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Spirit of Jefferson Farmers Advocate
Charles Town, West Virginia
April 14, 2005     Spirit of Jefferson Farmers Advocate
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April 14, 2005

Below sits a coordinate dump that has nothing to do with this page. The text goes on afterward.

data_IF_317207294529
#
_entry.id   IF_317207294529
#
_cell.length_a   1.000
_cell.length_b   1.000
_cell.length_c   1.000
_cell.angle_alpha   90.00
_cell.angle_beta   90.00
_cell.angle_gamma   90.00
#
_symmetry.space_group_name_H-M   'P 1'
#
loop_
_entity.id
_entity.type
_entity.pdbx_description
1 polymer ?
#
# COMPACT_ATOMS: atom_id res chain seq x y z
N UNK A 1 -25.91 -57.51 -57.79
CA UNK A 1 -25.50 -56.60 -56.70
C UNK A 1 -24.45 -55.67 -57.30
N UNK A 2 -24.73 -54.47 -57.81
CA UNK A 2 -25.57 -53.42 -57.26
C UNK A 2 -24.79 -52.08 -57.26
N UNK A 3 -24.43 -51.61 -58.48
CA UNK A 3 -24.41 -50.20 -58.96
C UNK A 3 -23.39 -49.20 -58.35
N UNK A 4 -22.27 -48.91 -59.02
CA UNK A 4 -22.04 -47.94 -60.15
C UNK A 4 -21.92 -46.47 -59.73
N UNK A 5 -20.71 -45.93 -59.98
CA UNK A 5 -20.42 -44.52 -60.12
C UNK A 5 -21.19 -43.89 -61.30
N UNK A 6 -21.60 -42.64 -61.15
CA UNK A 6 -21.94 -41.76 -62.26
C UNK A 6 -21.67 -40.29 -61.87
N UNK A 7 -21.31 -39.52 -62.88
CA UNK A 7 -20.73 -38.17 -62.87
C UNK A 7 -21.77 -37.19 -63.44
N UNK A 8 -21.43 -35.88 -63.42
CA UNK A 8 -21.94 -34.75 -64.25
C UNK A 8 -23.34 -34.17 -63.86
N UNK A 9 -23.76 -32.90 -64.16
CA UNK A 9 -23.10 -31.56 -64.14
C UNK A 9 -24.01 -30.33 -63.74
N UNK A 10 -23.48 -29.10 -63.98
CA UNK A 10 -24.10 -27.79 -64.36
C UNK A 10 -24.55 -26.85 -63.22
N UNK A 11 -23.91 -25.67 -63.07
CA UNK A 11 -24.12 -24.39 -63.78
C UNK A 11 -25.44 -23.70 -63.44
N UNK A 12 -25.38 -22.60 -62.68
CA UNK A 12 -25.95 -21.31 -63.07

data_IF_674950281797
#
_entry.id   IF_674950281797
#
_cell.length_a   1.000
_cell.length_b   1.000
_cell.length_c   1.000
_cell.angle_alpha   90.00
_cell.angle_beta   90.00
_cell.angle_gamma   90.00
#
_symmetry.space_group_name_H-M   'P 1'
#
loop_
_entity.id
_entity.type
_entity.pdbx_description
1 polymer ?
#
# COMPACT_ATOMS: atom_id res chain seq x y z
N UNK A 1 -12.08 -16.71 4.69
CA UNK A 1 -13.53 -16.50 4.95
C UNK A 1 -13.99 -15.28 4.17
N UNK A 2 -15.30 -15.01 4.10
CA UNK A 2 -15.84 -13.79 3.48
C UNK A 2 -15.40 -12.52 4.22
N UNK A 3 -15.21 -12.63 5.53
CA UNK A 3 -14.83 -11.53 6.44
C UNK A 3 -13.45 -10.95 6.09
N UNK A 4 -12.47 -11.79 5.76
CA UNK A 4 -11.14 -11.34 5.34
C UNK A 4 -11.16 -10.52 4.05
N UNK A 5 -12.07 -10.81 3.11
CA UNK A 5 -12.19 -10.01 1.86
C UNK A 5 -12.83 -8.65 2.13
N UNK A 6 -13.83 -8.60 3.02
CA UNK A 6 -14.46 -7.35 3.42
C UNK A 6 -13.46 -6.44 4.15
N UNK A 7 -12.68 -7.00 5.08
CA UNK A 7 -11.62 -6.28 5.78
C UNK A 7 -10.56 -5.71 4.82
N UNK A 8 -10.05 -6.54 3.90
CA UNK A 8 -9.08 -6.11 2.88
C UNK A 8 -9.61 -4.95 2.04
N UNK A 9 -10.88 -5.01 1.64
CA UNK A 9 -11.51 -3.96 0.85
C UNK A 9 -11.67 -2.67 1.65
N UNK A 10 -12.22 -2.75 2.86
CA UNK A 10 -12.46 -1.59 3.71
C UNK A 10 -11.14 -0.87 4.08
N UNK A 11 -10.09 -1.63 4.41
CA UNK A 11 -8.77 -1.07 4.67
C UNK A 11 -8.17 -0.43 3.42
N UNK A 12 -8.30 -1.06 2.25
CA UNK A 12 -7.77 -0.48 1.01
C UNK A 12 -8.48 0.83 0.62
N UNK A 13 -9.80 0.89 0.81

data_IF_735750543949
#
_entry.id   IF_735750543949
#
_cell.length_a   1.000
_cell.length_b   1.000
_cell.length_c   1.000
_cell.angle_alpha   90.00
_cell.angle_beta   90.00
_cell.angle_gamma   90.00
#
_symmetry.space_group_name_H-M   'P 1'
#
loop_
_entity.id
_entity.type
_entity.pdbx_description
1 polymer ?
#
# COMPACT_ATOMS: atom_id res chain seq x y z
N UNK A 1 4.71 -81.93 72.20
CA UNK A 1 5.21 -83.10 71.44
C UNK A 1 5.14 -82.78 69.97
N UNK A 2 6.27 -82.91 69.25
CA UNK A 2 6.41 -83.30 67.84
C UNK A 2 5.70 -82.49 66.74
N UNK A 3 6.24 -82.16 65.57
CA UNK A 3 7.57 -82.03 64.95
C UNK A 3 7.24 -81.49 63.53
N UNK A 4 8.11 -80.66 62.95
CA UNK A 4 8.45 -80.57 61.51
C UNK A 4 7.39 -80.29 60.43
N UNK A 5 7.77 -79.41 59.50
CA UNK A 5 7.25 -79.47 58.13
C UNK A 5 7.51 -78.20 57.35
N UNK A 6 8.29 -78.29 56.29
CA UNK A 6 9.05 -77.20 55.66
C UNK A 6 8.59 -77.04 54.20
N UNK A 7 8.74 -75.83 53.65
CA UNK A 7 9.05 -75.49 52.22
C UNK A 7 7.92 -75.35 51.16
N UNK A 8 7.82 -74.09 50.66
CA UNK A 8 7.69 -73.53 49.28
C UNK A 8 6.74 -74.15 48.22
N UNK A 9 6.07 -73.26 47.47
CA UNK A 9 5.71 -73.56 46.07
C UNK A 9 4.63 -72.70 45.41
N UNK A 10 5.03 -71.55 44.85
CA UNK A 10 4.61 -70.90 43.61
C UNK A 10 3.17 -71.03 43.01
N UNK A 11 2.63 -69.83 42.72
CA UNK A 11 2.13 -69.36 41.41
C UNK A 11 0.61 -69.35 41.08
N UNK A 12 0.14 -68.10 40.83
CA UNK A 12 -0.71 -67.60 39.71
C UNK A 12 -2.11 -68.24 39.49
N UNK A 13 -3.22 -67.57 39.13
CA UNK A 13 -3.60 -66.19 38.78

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4 SPIRIT OF JEFFERSON farmer's ADVOCATE - Thursday, April 14, 2005 VOLUME 14 EDITORIAL A Promise Is a Promise! A few years ago, West Virginia began a very worthwhile pro- gram that would provide scholarships to deserving students who qualified for the money to go to college. They are called PROMISE Scholarships and over 8,000 young people have taken advantage of the state's generosity. We were extremely disappointed to hear that the House of Del- egates, in its version of next year's budget, left the program some $8 million short in the line item that would provide the scholar- ships next fall. Simply stated, that means that the possibility ex- ists that some deserving students will not be able to take advan- tage of the program. Former Gov. Bob Wise was extremely proud of the fact that the PROMISE Scholarship program was so successful and he touted the effort wherever he traveled. In fact, the program was so well ~eceived by West Virginia students that additional funding had to be added for our college-bound high school seniors. PROMISE is designed to provide in-state tuition regardless of family income to students who maintain a 3.0 grade point aver- age in high school and earn a composite score of 21 on the ACT college entrance exam and a minimum score of 20 in reading, math, science and English. Students who take the SAT must earn a combined score of 1,000, with at least a 490 in verbal and 480 in math. Without the $8 million in the state budget next year, program officials say they may be forced to cap awards with every recipient getting $3,000 or the cost of-tuition, whichever is lower. Officials may also raise the minimum grade point average of freshmen from 2.75 to 3.0 to help offset the loss of funds. While we are upset by this loss of funds, it is undoubtedly even more discouraging to those seeking degrees. We implore House members to find some way to restore these funds for our young people and for the future of our state. P Sc US5 ~J to the Farm Bureau shows a preference for back- er in relation to lot location and Speaks Out on room deals and discussions,requires that the maximum Jefferson County farm- amount of rocky and steep Zoning" '--tmanges ers have worked, for decades grounds be used for residential on their land; they have en- lots. This adds cost and time to On March 23 the Jefferson joyed good times and struggled the development process and County Commission voted to through bad, always hoping caps the lot size at three acres. adopt changes to the County's for the best. They know howIf a farmer wants to create a existing Zoning Ordinance. As a to fight through poor weather, subdivision consisting of ten- result, Jefferson County's farm- crop diseases, family crisis and acre lots, he does not get a den- ers and rural landowners have low prices. They plan for the sity of one unit per ten acres. seen their land down zoned from future the best way they know He will be forced to reduce his a by-right density of one house how with the only real asset density by one-third to one unit per ten acres to one house per they have, their land. Theyper fifteen acres. The County fifteen acres. The consequence have become the unfortunateCommission had dictated to the of this decision, for those un- pawns of the growth battle in farmers that a three-acre lot is tbrtunate enough to be depend- Jefferson County. There aretheir only option. Have they ing on the value of their proper- two facts of life when it comes considered the financial fact ty to retire, is that one third of to farming in Jefferson County. that the same farmer can sell the value of their land has been The first is that it has become a ten-acre parcel for more than taken away from them. harder and harder to make ahe could a three-acre parcel? The County Commissioners living on the farm. Many farm The sad irony of the situation is will hkely say that their actions families need second jobs to the fact that the County Com- were the result of public hear- support their children and to mission has made these chang- ings held to take input as the obtain health insurance. Noes to the Zoning Ordinance un- proposed changes to the Jeffer- revisions to the Zoning Ordi- der the guise of protecting the son County Zoning Ordinance. nance will change this fact for farmers. ' The Zoning Ordinance changes the majority of the farm fami- The input offered at the pub- presented to the public at these lies. The second is that fewer hc hearing on the Zoning Ordi- meetings made no mention of and fewer people choose or are nance focused on the difficulty reduced density in the Rural able to continue farming as an surrounding the existing LESA District and at no time were occupation. Many aging farm- system. As an acceptable al- by-right density reductions dis- ers are facing the dilemma of ternative to the current situa- cussed by anyone on the Coun- what to do with their land. Of- tion, many people spoke in fa- ty Commission. The changes ten their children choose a dif- vor of replacing this system made by the County Commis- ferent path or do not continue with a true cluster ordinance sion were not available for pub- the farming tradition wherethat would allow for one unit lic review prior to their adop- backbreaking work often per five-acre density in the Ru- tion and in no way can be con- yields less than a middle class ral District. This option would sidered a minor change to the income. As they grow older control density and allow for revisions presented at the pub- and farming becomes more dif- the County to plan its growth. lic hearings. The mere fact that ficult, what are their options? Instead of hstening to the res- a County Commission would Is a reduction of the allowable idents of Jefferson County impose these changes on the density (read value) on their who spoke at the public hear- landowners of Jefferson County land the County Commission's ing, the County Commissioners without first informing them is solution to this problem? The have chosen to hsten to a select astounding. It shows a cavalier few will say that many people group who will stop at nothing disregard for the opinions and are choosing agriculture as a to destroy the prosperity of our welfare of the farming commu- way of life through speciahzed County. The County Commis- nity and other long-term resi- farm operations and the pro- sion has gutted the LESA sys- dents of the County. duction of finished products, tern so that it is of no use to the It has long been common The fallacy in this statement farmers, they have taken away knowledge that an anti-growth is that specialized farming re- the value of their land by re- faction in Jefferson County quires relatively httle land and ducing the density in the Ru- would like to limit or stop res- that. a two hundred acre corn- ral District and have offered idential growth entirely and it field cannot be reinvented as a the worthless consolation of a can only be suggested that the specialty farm on a regular ba- cluster ordinance' that is poor- Commissioners actions were sis. ly written and will likely be ap- the result of direct lobbying The County Commission will pealed by those who wish to outside of the public process by. state they have not impacted stop growth. For all those who this group. Recent actions by the value of farmland due to own land in the Rural District certain County Commissioners the fact that a con~using sec- of Jefferson County this is both have made it clear that a select tion of the Zoning Ordinance an insult and a wake-up call. few in Jefferson County have allows for the creation of clus- Douglas Stohpher special rights when it comes to ter subdivisions, which now al- President, Jefferson County the formulation of public policy, lows for a density of one unit Farm Bureau Whether they feel it is payback per ten acres. What this sec- for support during the recent tion of the Zoning Ordinance elections or it is part of the long- truly allows is for the Planning Disat)t)ointed term agenda of the few to stop Commission to impose their ~juu'~ver'-"~ Use growth in Jefferson County, it subjective opinion on the own- For Office Space (USPS 510-960) ESTABLISHED 1844 Published Weekly on Thursday by The Jefferson Publishing Company, Inc. 210 North George Street Charles Town, West Virginia Telephone: (304) 725-2046 Mail Address: P.O. Box 966 Periodicals paid at Charles Town, W. Va. 25414 Charles Town and additional Periodicals Postage Paid mailing offices To Jefferson County addresses $23.00(Including tax) To all other West Virginia addresses $25.00(InCluding lax) To all other USA addresses $26.00(no lax requirod) EDITOR & PUBLISHER Edward "Pat" Dockeney POSTMASTER: Please send address change to The Spirit of Jefferson-Farmer's Advocate, P.O. Box 9~, Charles Town, WV 25414. The Jefferson County Com- mission has voted to hire an his- toric architect to work on jail- house renovation plans. That's good news. Thank goodness for elections that finally made this possible (and an Historic Re- view that requires it). The bad news is that the comments are about the need for office space. That's disappointing, especial- ly from a Commissioner who got elected some years ago talk- ing a lot about heritage. That's more than walls and a facade. Of course we need govern- ment office space-it's all we've heard about for years. If fact, we citizens fighting for four years to save the building and downtown talked years ago about an impressive Commis- sion meeting room on the jail- house's top floor for example, or the sell section for documents. But we thought by now we also could hear: "It's a Nation- al Register building attached to our Courthouse in the heart of the historic efforts by the City. But we still miss a "center," as other historic towns have. The National Register jail- house-with lovely rooms with fireplaces, winding stairway, etc.-is the best location for a multi-use center that compli- ments to Courthouse, benefits the community by displaying its own history, brings money into our stores from visitors, and does justice to the archi- tecture and coal miners trea- son trial story. The historic ar- chitect should be thus direct- ed. This is the county's chance to live up to its potential. Anyway, since the jailhouse wasn't part of the county's big building plan in that block, destined to be replaced by a parking deck, why now is it suddenly a space solution? If the old Commission had re- vised its grandiose plan years ago instead of fighting in court to tear down an histor- ic structure, by now we'd have some building underway. I've hved a long while. I know that communities, like people, have values, and that is what keeps them strong. So when I hear Commission- ers speak only about "coun- ty business in county build- ings" I want to remind them that they are not business, but government, elected by the people to represent their views and reflect our values. And besides, heritage is 'q usi- ness" in an historic communi- ty. Sincerely, Cassie M. Barrow Weat Seat Belts Dear Editor: Many people-especially teenagers and young adults- still don't take one of the sim- plest and most effective steps to stay safe: buckling up. Ac- cording to the National High- way Traffic Safety Adminis- tration (NHTSA), 59 percent of the passenger vehicle oc- cupants killed in crashes in 2002-35,598 men, women and children-weren't wear- ing safety belts. Teenagers and young adults are particularly at risk. Motor vehicle crashes are the lead- ing cause of death for teens and young adults in the Unit- ed States from age 16 through 34, according to the Centers for Disease Control and Pre- vention. Yet, 64 percent of 16 to 20 year old (and 68 percent of 18 to 34 year old) passenger vehicle occupants killed or se- riously injured in crashes in 2002 were not wearing a safe- ty belt, according to NHTSA. Sometimes the fear of get- ting a traffic ticket is the only reason that someone will wear a safety belt. That's why State and local law enforce- ment officers across the coun- try are joining the National Click It or Ticket Operation ABC (America Buckles Up Children) May 2005 Mobih- zation that runs from May 13 through May 30, 2005. Offi- cers will aggressively ticket unbelted drivers and passen- gers. High-visibility- enforce- ment has proven effective in- Creasing safety belt use. A similar Mobilization held this past year in May 2004 helped convert an unprece- dented 17 percent of safety non-users into users, increas- ing the nationaI belt use rate to 79 percent from 75 percent the year before. The combination of active law enforcement, high- profile publicity, and the advoca- cy and promotion by pubhc and private groups continues to be an extremely effective means for increasing safety use and saving lives across the country. Bottom hne--law enforcement officers would rather write some- Bill Theriault Bakerton is a village that is quietly approaching its ll5th birthday and, like most folks who are senior citizens, it cuts a much different figure than it did in its youth. It is still pretty healthy, although the more lei- surely pace of a bedroom com- munity has replaced the activity of the company town. Its memo- ry is failing, though. A few years ago, the mere mention of a name like Knott, Moler, Engle, Fla- nagan, or Baker was enough to evoke memories of long-forged alliances or arguments. Today, places like Duke's Woods, Carter Road, Oak Grove, and the Old Furnace exist only in the minds of a dwindhng few. Landmarks like the Grange Hall' and the pot kilns are disappear- ing brick by brick, transformed into garden walks and barbecue pits. Places have been renamed, perhaps with the hope that they will grow to resemble their new appellations. Old timers will tell you that places like Crystal Lake and Timber Lane have a long way to grow. what you see in Bakerton is change rather than death, al- though something very vital may still be lost. If history is made up of what people remember to save or forget to throw away, then Bakerton is in danger of losing much of its history. It's not gone yet. You can still discover some of its character on a trip to Bak- erton, but come soon, before the leaves and new grass have cov- ered up the scars and wrinkles. If you start from Uvilla, Harp- ers Ferry, or Shepherdstown and try to reach Bakerton, you will quickly discover that the roads were not laid out to get you there with any degree of speed, com- fort, or safety. Don't blame the highway department. The cause is much older than that. Many of the roads trace the boundaries of the original land grants, some of them more than 250 years old, and decisions made long in the past still influence the routes we take to our future. The road running south out from Moler's Cross Roads is a good example. Follow the road as it passes the barns and houses and snakes through the canopy of trees to- ward River Bend. Stop for a mo- ment when you reach the ruins of a red brick building sitting on a whitewashed stone founda- tion. This is the remains of For- rest Grange No. 29, and the grist mill operated by Grangemaster C.H. Knott lies only a few hun- dred feet southeast of this spot. The Grange Hall is httle more than a hundred years old. The establishment of the mill can be traced back to the beginning of the 19th century. These are rela- tively recent remains. This area also marks the northern bound- cry of one of the earhest settlers one a ticket than find person dead or jured because he or restrained in a your safety belt every ery time-and agers and young the same. Or risk et-especially Ea Community ] in Jefferson county. was Israel Friend. This Quaker to America from Switzerland whatever his original Friend became with the lands and tribes along the to be sent in 1725 by Calvert, to negotiate with the' the Five Nations. His must have been two years later the of"naturall love and for their 'q)rother ind," gave him a of land at the mouth ie turn Creek'" as well land at its mouth. As l seven years later, fused to grant man the same honor. tietam Creek property site and the island is now Knott's Island. During the next Friend must have spot where you have as he explored the of the river. The fog out of the spring the area an eerie ticularly if an Indian ion showed him the graves that surround Perhaps Friend an Indian burial site of a battle, but for the large graves has been lon Friend obtained the on which you Governor Gooch of October of 1734, at time that 1 as Shepherd grants. His grant was! in size shape was unusual. If! to continue on Harpers Ferry, you to travel about 5 Friend's western bou before you reached his property, Engle meets what was importan~ about this area to buy 5 miles of ore and limestone. If: tinue your resources. The road bottoms er Bend and then climb. When you left, you have and Flanagan's stone The3 of the 19th building stone to the Potomac. The the White House is made from blocks spot. Continued